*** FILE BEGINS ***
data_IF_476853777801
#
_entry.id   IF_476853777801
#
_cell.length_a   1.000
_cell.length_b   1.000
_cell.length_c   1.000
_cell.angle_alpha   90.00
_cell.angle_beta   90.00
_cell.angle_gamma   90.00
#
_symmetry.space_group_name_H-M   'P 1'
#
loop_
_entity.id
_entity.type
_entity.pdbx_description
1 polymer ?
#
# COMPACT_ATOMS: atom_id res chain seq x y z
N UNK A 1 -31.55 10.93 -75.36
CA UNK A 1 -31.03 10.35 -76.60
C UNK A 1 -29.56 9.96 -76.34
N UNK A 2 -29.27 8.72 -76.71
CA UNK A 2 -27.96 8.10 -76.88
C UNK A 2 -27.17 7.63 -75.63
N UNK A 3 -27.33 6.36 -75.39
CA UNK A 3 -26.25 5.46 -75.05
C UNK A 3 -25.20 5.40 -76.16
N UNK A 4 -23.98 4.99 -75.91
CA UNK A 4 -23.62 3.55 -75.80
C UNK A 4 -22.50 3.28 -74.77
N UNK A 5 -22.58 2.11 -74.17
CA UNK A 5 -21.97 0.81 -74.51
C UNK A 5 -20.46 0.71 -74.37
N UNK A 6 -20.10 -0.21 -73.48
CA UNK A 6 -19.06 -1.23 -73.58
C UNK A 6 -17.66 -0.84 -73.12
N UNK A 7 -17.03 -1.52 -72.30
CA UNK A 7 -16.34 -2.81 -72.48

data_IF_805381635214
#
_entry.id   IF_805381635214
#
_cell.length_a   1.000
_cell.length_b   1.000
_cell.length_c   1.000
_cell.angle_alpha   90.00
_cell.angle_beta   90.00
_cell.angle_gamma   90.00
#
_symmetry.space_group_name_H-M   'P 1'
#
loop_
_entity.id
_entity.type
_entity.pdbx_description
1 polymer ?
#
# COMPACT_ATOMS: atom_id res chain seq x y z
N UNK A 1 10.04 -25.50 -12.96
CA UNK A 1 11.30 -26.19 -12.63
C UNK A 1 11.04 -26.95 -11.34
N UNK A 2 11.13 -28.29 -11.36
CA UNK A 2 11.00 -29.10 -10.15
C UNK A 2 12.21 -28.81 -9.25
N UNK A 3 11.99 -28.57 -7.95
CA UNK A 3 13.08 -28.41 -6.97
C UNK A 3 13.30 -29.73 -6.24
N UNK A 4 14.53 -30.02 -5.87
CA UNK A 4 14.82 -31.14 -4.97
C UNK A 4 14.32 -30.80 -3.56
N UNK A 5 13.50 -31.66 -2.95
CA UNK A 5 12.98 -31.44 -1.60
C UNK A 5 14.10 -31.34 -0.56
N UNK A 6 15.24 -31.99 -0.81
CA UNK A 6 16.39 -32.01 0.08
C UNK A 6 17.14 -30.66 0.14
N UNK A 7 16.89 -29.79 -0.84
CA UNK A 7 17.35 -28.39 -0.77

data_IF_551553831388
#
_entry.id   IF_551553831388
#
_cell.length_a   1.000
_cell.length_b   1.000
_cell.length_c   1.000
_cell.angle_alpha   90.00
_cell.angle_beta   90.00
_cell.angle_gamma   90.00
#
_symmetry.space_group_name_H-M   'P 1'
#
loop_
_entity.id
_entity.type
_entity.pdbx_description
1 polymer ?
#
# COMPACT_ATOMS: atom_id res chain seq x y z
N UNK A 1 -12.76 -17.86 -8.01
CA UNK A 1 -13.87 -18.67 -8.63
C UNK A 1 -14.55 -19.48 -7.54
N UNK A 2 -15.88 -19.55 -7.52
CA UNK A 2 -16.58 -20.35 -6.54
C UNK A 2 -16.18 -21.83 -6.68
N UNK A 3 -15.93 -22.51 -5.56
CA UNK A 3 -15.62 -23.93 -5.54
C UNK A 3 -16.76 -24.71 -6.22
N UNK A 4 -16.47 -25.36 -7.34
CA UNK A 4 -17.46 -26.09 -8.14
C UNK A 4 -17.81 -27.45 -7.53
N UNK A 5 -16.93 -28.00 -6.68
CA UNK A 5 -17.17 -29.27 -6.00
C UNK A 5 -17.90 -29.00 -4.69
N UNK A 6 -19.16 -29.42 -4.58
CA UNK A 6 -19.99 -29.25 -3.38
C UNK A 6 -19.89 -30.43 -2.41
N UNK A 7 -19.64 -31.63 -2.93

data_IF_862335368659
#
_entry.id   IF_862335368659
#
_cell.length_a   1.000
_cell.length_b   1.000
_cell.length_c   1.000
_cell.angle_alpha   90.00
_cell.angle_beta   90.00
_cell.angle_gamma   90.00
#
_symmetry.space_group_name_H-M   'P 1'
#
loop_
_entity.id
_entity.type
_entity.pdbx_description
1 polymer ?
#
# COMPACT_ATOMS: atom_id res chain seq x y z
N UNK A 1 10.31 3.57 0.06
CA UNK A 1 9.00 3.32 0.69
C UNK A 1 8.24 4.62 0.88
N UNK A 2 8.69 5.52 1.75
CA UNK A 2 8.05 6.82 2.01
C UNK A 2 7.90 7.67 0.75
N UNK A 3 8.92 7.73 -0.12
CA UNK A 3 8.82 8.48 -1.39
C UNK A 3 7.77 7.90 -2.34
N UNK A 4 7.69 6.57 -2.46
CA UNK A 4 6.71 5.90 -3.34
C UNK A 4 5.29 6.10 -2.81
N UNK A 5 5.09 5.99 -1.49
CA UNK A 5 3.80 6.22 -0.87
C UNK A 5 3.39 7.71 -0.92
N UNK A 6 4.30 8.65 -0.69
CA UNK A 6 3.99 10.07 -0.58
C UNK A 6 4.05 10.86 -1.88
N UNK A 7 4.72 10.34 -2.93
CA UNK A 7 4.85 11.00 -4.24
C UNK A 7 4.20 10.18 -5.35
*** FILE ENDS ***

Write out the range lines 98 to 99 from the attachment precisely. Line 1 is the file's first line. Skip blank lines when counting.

1 polymer ?
#